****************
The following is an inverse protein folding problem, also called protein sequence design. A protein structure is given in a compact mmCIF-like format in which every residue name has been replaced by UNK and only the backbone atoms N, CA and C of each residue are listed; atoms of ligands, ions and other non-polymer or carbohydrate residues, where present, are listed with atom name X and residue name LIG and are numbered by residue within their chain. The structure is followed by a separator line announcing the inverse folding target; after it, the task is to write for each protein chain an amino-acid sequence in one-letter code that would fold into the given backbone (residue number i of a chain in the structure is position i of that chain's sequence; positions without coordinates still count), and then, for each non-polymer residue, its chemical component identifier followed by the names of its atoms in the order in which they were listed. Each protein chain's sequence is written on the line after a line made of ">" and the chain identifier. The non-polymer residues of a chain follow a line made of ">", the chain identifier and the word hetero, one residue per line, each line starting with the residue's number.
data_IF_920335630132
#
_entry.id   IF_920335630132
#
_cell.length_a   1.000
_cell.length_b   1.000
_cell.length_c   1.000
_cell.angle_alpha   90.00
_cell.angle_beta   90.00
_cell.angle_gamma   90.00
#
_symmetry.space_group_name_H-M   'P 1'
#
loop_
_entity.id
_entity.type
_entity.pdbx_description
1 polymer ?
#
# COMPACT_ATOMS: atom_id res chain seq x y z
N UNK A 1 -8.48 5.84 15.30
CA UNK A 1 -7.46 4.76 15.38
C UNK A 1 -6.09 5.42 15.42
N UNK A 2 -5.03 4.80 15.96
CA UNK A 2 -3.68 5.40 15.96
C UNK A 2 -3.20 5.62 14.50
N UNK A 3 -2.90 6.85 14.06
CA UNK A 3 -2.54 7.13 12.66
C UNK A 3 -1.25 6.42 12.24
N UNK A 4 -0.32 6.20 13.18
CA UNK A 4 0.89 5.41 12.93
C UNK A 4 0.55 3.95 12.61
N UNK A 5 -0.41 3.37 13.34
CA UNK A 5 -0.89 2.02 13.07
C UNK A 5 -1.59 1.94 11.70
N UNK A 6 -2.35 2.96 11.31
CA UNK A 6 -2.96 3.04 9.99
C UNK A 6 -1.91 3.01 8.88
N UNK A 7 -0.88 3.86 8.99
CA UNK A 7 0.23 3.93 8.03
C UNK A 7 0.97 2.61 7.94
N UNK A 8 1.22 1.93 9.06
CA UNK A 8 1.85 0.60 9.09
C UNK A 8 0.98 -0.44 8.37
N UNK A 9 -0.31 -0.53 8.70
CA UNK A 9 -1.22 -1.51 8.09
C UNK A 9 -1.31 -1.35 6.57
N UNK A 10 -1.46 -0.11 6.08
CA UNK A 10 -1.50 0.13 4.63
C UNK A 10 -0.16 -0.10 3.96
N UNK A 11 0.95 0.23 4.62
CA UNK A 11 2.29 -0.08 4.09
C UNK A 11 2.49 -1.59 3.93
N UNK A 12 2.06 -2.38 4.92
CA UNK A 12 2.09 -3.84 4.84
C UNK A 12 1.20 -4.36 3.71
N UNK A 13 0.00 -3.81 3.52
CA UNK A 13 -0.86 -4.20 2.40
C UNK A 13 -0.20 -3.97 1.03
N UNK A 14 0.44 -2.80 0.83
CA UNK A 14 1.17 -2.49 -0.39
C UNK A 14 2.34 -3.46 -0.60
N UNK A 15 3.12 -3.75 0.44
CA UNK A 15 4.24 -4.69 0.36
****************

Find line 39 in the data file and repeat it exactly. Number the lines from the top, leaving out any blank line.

C UNK A 6 -1.91 3.01 8.88